In several different contexts we invoke the central limit theorem to justify whatever statistical method we want to adopt (e.g., approximate the binomial distribution by a normal distribution). I understand the technical details as to why the theorem is true but it just now occurred to me that I do not really understand the intuition behind the central limit theorem.

So, what is the intuition behind the central limit theorem?

Layman explanations would be ideal. If some technical detail is needed please assume that I understand the concepts of a pdf, cdf, random variable etc but have no knowledge of convergence concepts, characteristic functions or anything to do with measure theory.

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    $\begingroup$ Good question, although my immediate reaction, backed up by my limited experience of teaching this, is that the CLT isn't initially at all intuitive to most people. If anything, it's counter-intuitive! $\endgroup$
    – onestop
    Commented Oct 19, 2010 at 2:39
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    $\begingroup$ @onestop AMEN! staring at the binomial distribution with p = 1/2 as n increases does show the CLT is lurking - but the intuition for it has always escaped me. $\endgroup$
    – ronaf
    Commented Oct 19, 2010 at 3:18
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    $\begingroup$ Similar question with some nice ideas: stats.stackexchange.com/questions/643/… $\endgroup$
    – user88
    Commented Oct 19, 2010 at 6:42
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    $\begingroup$ Not an explanation but this simulation can be helpful understanding it. $\endgroup$
    – David Lane
    Commented May 12, 2017 at 18:12

8 Answers 8


I apologize in advance for the length of this post: it is with some trepidation that I let it out in public at all, because it takes some time and attention to read through and undoubtedly has typographic errors and expository lapses. But here it is for those who are interested in the fascinating topic, offered in the hope that it will encourage you to identify one or more of the many parts of the CLT for further elaboration in responses of your own.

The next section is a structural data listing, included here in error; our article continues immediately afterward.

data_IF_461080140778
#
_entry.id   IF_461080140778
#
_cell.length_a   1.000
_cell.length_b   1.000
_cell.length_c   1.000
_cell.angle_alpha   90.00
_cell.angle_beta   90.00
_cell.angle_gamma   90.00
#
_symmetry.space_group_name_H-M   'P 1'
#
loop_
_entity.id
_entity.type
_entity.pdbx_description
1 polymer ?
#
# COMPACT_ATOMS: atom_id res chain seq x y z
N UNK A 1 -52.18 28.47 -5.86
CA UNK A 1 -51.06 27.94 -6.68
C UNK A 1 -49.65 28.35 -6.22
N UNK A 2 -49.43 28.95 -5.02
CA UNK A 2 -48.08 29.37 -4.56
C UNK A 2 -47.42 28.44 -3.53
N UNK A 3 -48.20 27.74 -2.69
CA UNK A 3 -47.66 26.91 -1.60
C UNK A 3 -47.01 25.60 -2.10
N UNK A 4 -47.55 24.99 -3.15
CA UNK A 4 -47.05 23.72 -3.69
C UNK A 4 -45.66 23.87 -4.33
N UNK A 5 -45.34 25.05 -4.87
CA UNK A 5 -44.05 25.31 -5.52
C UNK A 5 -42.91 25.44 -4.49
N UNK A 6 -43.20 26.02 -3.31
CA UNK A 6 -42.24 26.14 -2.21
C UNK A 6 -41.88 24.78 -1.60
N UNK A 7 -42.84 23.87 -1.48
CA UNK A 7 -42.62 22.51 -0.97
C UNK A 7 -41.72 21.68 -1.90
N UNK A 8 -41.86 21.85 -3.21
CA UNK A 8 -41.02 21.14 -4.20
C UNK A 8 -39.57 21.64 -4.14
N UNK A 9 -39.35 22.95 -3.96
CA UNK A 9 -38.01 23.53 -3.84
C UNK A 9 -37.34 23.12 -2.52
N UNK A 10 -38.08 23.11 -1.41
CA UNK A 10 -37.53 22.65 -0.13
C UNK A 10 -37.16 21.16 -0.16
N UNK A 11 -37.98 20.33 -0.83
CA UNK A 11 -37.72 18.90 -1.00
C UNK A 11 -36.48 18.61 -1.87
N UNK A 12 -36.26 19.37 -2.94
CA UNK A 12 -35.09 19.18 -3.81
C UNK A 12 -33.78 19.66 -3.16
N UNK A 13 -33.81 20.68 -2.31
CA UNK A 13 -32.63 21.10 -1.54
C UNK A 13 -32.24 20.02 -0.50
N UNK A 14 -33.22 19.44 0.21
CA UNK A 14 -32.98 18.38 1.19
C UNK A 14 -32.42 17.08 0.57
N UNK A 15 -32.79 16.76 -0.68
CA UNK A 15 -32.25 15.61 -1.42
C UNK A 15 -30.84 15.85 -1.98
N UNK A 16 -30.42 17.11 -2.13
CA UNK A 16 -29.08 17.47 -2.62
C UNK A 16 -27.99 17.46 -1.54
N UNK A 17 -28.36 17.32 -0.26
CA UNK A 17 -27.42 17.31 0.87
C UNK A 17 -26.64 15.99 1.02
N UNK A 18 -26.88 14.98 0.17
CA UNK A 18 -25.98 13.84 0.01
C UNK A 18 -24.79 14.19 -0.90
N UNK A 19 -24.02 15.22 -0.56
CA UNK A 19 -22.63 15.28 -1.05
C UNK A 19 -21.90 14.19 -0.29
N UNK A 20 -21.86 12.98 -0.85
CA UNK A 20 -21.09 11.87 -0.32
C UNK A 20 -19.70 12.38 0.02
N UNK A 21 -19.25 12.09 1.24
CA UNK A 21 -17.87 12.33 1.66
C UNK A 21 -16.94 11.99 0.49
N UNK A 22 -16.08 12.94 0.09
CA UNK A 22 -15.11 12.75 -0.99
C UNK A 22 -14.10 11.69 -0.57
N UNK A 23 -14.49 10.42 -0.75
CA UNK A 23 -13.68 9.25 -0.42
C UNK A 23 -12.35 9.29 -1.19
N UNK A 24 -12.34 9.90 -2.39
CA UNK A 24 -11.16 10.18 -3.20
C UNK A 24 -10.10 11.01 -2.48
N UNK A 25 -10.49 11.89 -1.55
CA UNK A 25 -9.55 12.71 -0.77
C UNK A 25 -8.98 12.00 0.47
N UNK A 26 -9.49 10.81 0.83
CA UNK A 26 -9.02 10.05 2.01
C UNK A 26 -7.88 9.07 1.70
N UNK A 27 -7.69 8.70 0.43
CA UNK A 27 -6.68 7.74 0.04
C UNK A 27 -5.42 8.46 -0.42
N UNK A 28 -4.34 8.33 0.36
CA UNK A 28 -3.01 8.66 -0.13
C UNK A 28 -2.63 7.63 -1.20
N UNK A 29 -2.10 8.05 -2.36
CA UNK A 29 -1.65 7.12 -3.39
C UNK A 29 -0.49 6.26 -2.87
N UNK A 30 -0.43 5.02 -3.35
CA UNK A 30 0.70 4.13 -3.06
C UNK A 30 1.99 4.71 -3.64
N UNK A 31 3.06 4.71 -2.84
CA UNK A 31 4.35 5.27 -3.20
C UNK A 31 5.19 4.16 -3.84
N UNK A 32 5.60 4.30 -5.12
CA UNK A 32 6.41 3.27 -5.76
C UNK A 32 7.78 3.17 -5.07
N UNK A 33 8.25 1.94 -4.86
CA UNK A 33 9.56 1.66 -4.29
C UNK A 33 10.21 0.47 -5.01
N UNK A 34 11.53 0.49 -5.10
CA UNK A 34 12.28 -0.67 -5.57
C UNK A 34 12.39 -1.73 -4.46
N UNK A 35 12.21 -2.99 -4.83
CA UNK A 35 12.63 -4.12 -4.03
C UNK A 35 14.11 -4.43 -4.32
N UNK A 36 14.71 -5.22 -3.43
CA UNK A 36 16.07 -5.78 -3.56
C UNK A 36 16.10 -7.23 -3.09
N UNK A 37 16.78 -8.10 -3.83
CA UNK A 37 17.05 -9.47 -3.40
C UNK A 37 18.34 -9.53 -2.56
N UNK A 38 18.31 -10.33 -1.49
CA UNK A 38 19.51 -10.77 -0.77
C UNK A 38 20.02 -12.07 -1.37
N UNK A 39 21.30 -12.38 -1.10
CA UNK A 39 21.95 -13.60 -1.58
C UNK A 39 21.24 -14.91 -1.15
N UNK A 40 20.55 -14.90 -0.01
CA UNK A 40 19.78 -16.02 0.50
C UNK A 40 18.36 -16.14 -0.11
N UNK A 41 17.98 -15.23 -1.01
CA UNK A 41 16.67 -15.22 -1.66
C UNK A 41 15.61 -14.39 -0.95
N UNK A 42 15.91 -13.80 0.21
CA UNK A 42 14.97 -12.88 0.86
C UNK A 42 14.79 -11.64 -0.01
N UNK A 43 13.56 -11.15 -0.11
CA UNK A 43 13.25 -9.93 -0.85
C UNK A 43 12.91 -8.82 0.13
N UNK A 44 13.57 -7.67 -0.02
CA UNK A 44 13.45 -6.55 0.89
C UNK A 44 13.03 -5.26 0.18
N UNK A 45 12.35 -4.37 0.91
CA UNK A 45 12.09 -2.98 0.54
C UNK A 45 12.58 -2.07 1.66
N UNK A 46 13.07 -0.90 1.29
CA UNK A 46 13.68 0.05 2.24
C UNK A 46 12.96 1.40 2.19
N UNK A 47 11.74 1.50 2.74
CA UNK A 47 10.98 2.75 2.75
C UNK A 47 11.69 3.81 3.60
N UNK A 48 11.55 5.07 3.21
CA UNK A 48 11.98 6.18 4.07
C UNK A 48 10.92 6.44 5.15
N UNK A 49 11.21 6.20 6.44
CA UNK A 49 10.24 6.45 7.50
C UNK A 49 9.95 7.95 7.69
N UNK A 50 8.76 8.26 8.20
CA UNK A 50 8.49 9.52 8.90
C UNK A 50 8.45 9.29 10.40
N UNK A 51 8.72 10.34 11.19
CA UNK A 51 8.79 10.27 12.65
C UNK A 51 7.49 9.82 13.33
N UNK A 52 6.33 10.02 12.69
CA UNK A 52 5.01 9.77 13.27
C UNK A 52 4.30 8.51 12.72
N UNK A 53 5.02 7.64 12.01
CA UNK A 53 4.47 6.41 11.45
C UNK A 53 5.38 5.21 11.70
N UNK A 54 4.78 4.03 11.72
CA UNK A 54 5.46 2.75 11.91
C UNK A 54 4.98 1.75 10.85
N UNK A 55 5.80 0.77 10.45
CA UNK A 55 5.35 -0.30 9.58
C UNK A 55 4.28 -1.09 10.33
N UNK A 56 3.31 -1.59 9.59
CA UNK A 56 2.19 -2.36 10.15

Most attempts at "explaining" the CLT are illustrations or just restatements that assert it is true. A really penetrating, correct explanation would have to explain an awful lot of things.

Before looking at this further, let's be clear about what the CLT says. As you all know, there are versions that vary in their generality. The common context is a sequence of random variables, which are certain kinds of functions on a common probability space. For intuitive explanations that hold up rigorously I find it helpful to think of a probability space as a box with distinguishable objects. It doesn't matter what those objects are but I will call them "tickets." We make one "observation" of a box by thoroughly mixing up the tickets and drawing one out; that ticket constitutes the observation. After recording it for later analysis we return the ticket to the box so that its contents remain unchanged. A "random variable" basically is a number written on each ticket.

In 1733, Abraham de Moivre considered the case of a single box where the numbers on the tickets are only zeros and ones ("Bernoulli trials"), with some of each number present. He imagined making $n$ physically independent observations, yielding a sequence of values $x_1, x_2, \ldots, x_n$, all of which are zero or one. The sum of those values, $y_n = x_1 + x_2 + \ldots + x_n$, is random because the terms in the sum are. Therefore, if we could repeat this procedure many times, various sums (whole numbers ranging from $0$ through $n$) would appear with various frequencies--proportions of the total. (See the histograms below.)

Now one would expect--and it's true--that for very large values of $n$, all the frequencies would be quite small. If we were to be so bold (or foolish) as to attempt to "take a limit" or "let $n$ go to $\infty$", we would conclude correctly that all frequencies reduce to $0$. But if we simply draw a histogram of the frequencies, without paying any attention to how its axes are labeled, we see that the histograms for large $n$ all begin to look the same: in some sense, these histograms approach a limit even though the frequencies themselves all go to zero.